The declaratory judgment action before this Court presents a nearly identical set of facts to those in Kidder. Offman threatened to sue -- and ultimately in fact did sue -- the Carlin Parties for claims arising in part under the federal securities laws. While Offman voluntarily dismissed that action after it was removed to federal court, the Carlin Parties claim to have feared that Offman would reassert some of his claims in another state action. (Compl. ¶ 14.) Rather than face piecemeal litigation, the Carlin Parties brought this action. (Id.) In response, Offman unilaterally declared his intention to forgo any relief available under the federal securities laws and filed a motion to dismiss on that basis. In all material respects, this is the same factual scenario that the Second Circuit addressed in Kidder.

Offman does not point the Court to any aspect of this litigation that would cause it to fall outside of the Kidder holding. Instead, Offman relies on the U.S. Court of Appeals for the Federal Circuit's "reasonable apprehension of suit" test to explain why this declaratory judgment action must be dismissed. Applying that test, Offman contends that his March 28 declaration filed in support of this motion to dismiss the complaint has eliminated any "reasonable apprehension of suit" that may have resulted from his prior actions.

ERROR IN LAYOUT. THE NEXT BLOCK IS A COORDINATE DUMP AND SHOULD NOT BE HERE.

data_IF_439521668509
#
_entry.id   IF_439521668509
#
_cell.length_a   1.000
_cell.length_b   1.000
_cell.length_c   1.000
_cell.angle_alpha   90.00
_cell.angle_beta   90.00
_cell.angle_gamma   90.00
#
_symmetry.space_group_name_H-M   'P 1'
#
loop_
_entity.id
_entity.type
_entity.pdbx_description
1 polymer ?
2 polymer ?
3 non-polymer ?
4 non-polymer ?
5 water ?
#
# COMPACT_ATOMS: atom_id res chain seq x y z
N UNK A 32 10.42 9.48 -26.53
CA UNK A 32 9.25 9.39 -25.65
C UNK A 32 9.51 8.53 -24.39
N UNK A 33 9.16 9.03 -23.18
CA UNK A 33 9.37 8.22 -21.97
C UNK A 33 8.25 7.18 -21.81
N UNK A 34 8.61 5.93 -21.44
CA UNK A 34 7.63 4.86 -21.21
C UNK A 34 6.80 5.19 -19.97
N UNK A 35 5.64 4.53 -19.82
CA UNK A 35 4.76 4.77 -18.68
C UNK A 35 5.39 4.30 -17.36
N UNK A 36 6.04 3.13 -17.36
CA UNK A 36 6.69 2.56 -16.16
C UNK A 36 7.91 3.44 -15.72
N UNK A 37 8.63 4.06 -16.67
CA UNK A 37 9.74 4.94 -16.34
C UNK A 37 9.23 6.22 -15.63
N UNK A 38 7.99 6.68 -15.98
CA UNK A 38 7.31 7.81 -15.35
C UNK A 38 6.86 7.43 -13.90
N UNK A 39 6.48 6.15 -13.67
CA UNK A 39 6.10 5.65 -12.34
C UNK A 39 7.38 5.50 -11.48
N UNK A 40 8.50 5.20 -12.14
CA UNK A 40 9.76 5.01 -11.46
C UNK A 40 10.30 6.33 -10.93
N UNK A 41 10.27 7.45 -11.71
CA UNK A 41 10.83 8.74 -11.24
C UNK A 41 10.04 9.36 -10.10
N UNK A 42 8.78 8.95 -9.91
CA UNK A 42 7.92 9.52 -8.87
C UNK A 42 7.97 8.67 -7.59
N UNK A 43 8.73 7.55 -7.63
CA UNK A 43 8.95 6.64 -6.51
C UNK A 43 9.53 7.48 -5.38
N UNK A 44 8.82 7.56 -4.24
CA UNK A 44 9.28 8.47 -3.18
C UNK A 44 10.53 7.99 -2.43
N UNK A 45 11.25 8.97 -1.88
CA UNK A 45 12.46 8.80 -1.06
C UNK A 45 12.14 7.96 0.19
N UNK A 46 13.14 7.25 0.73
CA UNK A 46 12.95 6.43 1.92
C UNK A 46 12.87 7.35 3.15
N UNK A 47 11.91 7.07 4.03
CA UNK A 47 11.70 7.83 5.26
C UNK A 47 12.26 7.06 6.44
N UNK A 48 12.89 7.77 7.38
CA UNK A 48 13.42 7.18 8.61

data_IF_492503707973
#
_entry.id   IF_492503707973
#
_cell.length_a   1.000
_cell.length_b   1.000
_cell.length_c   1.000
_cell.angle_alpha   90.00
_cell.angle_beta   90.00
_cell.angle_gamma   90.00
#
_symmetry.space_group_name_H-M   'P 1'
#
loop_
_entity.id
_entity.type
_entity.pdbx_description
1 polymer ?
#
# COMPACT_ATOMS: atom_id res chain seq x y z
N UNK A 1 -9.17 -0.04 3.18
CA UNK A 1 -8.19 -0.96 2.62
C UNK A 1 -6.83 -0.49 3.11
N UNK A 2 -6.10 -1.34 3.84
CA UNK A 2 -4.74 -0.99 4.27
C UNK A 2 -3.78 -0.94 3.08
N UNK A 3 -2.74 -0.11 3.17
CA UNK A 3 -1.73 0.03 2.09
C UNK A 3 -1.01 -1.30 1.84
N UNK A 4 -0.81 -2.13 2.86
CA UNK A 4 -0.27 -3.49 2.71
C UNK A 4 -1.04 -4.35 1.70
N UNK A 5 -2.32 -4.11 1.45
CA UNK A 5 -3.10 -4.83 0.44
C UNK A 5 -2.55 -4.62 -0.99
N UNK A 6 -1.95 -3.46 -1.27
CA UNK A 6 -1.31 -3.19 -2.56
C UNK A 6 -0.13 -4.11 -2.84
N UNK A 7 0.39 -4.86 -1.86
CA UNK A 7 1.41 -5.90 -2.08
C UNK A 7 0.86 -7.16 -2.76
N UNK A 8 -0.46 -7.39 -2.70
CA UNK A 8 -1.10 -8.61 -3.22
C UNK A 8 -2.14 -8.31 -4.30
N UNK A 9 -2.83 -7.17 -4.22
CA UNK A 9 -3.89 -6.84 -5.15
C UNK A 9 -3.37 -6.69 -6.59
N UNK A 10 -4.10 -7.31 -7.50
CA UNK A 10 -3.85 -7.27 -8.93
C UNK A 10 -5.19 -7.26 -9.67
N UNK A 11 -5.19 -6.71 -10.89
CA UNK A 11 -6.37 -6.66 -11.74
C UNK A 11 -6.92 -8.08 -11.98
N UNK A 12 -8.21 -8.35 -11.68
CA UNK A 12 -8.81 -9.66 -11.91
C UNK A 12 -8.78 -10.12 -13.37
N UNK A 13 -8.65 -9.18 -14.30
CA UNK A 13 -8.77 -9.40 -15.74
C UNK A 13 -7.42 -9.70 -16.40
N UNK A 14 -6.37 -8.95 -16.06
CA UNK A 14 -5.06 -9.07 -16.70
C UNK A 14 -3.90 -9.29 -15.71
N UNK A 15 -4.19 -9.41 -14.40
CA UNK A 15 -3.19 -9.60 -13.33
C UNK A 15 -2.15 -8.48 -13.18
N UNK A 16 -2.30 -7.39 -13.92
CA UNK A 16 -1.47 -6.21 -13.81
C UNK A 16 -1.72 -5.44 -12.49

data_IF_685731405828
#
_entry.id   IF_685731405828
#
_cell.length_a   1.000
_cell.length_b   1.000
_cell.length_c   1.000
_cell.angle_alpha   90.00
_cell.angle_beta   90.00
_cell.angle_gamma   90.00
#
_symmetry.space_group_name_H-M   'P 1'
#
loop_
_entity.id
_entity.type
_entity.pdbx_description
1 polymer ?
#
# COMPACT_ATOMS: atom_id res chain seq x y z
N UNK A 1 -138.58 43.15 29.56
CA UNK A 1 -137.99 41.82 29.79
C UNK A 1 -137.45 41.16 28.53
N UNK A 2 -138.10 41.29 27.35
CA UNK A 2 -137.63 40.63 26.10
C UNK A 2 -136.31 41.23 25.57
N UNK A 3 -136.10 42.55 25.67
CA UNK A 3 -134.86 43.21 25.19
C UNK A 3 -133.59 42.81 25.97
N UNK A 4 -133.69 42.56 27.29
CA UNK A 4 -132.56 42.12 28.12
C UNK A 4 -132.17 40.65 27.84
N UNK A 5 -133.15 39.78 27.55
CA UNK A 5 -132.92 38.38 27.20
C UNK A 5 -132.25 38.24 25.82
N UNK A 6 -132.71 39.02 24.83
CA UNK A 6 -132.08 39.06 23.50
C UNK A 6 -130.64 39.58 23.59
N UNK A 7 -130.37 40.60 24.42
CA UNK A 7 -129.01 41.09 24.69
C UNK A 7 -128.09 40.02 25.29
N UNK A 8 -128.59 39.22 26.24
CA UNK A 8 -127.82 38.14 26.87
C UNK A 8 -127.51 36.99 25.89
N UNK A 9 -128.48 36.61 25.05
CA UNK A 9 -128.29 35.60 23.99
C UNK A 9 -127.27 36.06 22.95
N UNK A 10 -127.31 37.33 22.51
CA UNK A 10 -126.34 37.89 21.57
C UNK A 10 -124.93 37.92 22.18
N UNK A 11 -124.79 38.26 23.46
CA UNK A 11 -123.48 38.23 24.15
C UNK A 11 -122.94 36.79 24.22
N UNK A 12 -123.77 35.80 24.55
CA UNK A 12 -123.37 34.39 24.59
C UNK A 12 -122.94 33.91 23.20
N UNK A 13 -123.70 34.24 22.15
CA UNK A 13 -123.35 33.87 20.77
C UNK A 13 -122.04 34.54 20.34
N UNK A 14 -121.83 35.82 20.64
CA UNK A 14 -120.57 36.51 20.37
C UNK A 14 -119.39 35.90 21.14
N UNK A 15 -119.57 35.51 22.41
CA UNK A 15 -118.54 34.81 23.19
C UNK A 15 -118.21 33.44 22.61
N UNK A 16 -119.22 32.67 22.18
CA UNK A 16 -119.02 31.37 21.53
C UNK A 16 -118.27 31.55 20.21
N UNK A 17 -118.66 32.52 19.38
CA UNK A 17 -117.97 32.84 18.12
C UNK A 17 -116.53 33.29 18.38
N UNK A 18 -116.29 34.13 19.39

This argument is unpersuasive for two reasons. First, the "reasonable apprehension of suit" test was developed by the Federal Circuit for use in declaratory judgment actions requesting a declaration of patent non-infringement or invalidity. See Teva Pharms. USA, Inc. v. Pfizer Inc., 395 F.3d 1324, 1332 (Fed. Cir. 2005). The dispute between the Carlin Parties and Offman, however, arises under federal securities law, not patent law. Second, the Federal Circuit has abandoned the "reasonable apprehension of suit" test in light of MedImmune, Inc. v. Genentech, Inc., 549 U.S. __, 127 S.Ct. 764, 774 n.11, 166 L.Ed. 2d 604 (2007), a recent U.S. Supreme Court precedent. See SanDisk Corp. v. STMicroelectronics, Inc., 480 F.3d 1372, 1380 (Fed. Cir. 2007) ("The Supreme Court's opinion in MedImmune represents a rejection of our reasonable apprehension of suit test."). As a result, the "reasonable apprehension of suit" test does not govern the justiciability of this action.

Thus, there is no relevant distinction between the facts in this case and those presented to the Second Circuit in Kidder. Accordingly, Offman's attempt to "unilaterally bar" plaintiffs' action "by representing that [he] will not bring an action under the federal securities laws," Kidder, 925 F.2d at 563, does not deprive this Court of subject matter jurisdiction over the action, and Offman's motion to dismiss the complaint for lack of subject matter jurisdiction is therefore denied.

B. Defendant's Abstention-Based Arguments for a Dismissal or Stay Are Unavailing